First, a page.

Weird Science, by Albert W. Vogt III

One of my favorite moments as a college professor came a few years ago while teaching a course on Film and twentieth century America.  In this class, I have my students form groups and pick a movie from the title century on which to do a presentation for their peers.  Group projects are always challenging for people, usually because one person ends up doing most of the work, which results in that person resenting their mates.  To hopefully avoid any squabbling, I meet with each group individually, watch their movies with them, suggest ideas, and make sure everyone has a role in their team effort.  One of the films chosen by a small cadre of my students was Weird Science (1985).  When it comes time for them to present, I always emphasize creativity.  This particular group delivered.  They provided props that attempted to recreate the experiment that led to the creation of Lisa (Kelly LeBrock), and each member wore bras on their heads.  Please read the rest of this review in order to understand why that was apropos.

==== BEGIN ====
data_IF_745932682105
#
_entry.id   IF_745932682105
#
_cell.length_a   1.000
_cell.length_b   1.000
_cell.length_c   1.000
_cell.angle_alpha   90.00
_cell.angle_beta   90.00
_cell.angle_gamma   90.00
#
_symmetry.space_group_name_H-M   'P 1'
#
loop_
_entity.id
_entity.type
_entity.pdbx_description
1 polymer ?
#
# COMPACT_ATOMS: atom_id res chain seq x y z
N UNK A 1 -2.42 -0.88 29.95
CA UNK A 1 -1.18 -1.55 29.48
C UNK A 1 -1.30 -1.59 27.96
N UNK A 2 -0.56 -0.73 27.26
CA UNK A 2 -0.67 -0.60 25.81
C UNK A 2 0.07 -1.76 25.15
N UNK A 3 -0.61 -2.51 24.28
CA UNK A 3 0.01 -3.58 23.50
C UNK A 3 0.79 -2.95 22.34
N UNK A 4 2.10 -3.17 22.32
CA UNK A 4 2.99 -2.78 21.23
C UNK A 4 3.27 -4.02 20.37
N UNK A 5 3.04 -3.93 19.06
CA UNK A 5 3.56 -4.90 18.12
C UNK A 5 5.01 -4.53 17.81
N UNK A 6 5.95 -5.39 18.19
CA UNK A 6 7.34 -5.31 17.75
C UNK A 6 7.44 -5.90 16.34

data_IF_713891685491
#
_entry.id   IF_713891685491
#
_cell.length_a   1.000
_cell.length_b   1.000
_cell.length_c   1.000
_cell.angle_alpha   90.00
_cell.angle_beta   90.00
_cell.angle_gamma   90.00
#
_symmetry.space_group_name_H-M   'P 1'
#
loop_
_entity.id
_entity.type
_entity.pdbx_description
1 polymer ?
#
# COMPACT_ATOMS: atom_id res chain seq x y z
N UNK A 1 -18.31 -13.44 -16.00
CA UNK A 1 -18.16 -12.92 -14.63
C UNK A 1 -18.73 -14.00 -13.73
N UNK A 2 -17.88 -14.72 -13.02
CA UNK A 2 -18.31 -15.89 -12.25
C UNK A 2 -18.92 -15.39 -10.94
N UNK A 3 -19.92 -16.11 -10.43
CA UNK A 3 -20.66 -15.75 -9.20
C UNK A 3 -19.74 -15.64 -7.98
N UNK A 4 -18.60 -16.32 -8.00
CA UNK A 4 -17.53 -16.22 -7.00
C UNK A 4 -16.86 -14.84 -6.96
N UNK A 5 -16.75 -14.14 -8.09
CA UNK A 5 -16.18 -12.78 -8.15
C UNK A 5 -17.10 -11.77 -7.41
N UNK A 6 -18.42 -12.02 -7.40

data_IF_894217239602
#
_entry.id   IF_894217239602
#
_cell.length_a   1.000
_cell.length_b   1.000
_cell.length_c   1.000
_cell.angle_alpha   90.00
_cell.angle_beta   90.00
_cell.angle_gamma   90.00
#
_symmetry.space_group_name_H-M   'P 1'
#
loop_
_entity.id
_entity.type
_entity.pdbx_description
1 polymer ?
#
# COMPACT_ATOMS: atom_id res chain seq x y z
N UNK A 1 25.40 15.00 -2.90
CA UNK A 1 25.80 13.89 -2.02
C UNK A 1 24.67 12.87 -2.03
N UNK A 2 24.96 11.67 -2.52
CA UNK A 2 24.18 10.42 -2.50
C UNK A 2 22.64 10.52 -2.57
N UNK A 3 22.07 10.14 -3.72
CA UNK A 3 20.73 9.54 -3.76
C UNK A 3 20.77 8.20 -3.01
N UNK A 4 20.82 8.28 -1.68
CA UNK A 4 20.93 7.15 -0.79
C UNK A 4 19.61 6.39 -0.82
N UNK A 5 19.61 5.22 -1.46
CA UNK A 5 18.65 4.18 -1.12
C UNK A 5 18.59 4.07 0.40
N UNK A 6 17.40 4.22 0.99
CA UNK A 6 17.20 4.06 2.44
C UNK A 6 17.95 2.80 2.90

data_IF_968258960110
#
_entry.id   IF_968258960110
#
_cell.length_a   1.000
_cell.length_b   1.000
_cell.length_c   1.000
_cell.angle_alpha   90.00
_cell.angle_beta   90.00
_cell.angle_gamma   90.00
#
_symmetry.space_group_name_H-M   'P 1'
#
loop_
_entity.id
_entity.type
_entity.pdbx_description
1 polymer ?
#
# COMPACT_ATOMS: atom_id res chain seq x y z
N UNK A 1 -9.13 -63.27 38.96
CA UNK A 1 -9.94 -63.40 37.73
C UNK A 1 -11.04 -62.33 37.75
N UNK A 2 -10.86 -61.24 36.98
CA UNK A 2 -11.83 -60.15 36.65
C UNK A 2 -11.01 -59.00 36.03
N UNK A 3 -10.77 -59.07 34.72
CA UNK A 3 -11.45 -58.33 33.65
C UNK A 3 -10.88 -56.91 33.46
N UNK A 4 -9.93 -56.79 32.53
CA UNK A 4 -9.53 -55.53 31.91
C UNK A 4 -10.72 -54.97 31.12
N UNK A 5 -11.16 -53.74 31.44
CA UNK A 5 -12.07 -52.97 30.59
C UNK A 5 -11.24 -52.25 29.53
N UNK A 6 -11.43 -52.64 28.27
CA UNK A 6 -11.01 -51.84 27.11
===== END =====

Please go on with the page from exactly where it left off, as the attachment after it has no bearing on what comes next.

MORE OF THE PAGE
Weird Science is another installment in John Hughes’ quest to document teenage life in the suburbs of Chicago during the 1980s, and once more we are in the fictitious town of Shermer, Illinois.  Two high school nerds, Gary Wallace (Anthony Michael Hall) and Wyatt Donnelly (Ilan Mitchell-Smith), rather creepily watch the girl’s gymnastics team practice and fantasize about them.  Their inappropriate daydreams are ruined when the cool guys, led by Ian (Robert Downey Jr., though without the “Jr.” at this point in his career) and Max (Robert Rustler), pants them as they are lost in their thoughts.  Later that evening at Wyatt’s place, with the Donnelly parents out of town, they return to their longings for female interactions.  Since they are social misfits, Gary comes up with the idea of using Wyatt’s powerful new computer in order to create a digital woman with which they can flirt and ask questions about how to improve their chances with the ladies.  As they go further in their programming, their experiment slips the bounds of reality and delves into the metaphysical.  Their desire to make their fantasy woman as real as possible leads them to try to draw more computing power into their processors, hooking up wires to a Barbie doll surrounded by candles, and putting bras on their heads.  It has all the makings of a magic ritual, and when the dust settles a scantily clad Lisa emerges from their bathroom.  She is everything they hoped she would be, she is obedient to their every whim yet prepossessed enough to give back to them what they need to hear, and can apparently make things materialize out of thin air.  So, their first request is to take a shower with her, though they cower in the corner keeping their pants on while she does what most people do in such situations: washes.  She then comes up with the idea of taking the boys out on the town, conjuring the right kind of clothing for each for the occasion and a snazzy vintage car.  She takes them to a rough blues bar in downtown Chicago, her goal being to get them to loosen up.  The alcohol mostly accomplishes this for them, though it also leads to them speaking in some unfortunate, stereotypically black voices.  The next day, they all go to the mall (this is an Eighties movie, after all), where they are bullied once more by Ian and Max.  Witnessing this, and being disgusted by it, are two girls that Gary and Wyatt have crushes on but who are currently on the arms of Ian and Max, Deb (Suzanne Snyder) and Hilly (Judie Aronson).  What saves face for Gary and Wyatt, and earns the attention of Deb and Hilly for the first time, is, of course, Lisa.  Ian and Max notice her as she leaves in a Porsche with Gary and Wyatt, and she invites them to a party she says Wyatt is hosting later.  For his part, Wyatt is nervous about said soiree, not only because it would be breaking his parents trust, but also because his older brother Chet (Bill Paxton) would hold it over his head if he found out about it.  Hence, when the festivities get underway, Gary and Wyatt spend most of the time in the bathroom, much to Lisa’s disappointment.  What begins to bring them out of their shell is the arrival of Deb and Hilly.  They meet Gary and Wyatt in the bathroom and begin talking.  This draws them out, but soon they are accosted by Ian and Max who suddenly see their former bullying targets as friends, if only to get a chance to meet Lisa.  Instead, Ben and Wyatt agree to make another woman for Ian and Max, which further angers Lisa.  To finally jar them out of their cowardice, Lisa summons a rowdy motorcycle gang, who tear through the Donnelly home with their vehicles.  Gary and Wyatt are forced to stand up to this new threat, and doing so earns the devotion of Deb and Hilly, who end up spending the night after the party.  The next morning, Chet comes home to a disaster, but Lisa convinces him to keep his mouth shut by turning him into an ugly creature.  Everything is put back to right just as the Donnelly’s return home.  Confidence gained, Gary and Wyatt bid Lisa farewell.